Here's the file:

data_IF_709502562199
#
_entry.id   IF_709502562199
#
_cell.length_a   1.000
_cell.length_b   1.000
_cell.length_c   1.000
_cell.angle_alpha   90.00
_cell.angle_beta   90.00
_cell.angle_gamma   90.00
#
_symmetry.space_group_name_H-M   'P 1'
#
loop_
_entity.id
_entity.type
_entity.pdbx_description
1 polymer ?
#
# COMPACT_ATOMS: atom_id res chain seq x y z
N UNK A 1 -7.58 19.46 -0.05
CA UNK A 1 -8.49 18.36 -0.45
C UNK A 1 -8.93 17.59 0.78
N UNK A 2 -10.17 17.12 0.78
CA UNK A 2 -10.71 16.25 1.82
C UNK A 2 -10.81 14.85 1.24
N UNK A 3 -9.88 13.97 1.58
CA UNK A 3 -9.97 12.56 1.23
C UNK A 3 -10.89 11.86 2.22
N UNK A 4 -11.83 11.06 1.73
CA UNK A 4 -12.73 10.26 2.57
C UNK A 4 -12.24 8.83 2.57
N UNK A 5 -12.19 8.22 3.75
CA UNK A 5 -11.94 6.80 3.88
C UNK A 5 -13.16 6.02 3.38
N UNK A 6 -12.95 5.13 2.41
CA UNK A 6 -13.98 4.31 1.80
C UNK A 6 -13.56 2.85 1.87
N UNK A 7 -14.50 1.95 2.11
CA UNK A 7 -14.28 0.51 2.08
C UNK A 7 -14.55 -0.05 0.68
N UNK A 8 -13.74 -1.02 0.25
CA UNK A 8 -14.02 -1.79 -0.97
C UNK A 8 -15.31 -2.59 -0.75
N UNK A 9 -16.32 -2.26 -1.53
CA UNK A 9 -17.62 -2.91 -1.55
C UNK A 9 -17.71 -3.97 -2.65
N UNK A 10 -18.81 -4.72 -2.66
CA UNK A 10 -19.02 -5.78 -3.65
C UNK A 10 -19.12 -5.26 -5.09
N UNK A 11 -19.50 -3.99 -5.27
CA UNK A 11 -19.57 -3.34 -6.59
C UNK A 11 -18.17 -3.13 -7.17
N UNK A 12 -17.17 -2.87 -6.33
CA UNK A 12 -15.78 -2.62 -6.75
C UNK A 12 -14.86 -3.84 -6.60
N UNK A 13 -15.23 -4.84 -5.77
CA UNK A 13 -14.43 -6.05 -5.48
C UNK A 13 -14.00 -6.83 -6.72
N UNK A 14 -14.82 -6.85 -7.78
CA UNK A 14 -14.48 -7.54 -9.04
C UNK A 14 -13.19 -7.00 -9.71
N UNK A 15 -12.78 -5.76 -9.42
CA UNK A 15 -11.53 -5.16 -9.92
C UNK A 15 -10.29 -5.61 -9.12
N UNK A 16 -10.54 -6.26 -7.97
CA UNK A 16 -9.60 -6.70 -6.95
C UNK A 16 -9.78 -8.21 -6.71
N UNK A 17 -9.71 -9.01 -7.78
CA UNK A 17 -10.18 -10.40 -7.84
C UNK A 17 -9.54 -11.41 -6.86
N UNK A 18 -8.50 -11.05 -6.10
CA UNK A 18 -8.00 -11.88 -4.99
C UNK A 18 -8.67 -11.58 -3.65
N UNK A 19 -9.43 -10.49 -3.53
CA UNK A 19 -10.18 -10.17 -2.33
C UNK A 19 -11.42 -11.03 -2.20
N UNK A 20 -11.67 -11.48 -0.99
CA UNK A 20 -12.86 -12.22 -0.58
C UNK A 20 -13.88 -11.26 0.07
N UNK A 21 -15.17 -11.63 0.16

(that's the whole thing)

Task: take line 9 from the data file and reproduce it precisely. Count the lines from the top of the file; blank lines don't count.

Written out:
_cell.angle_beta   90.00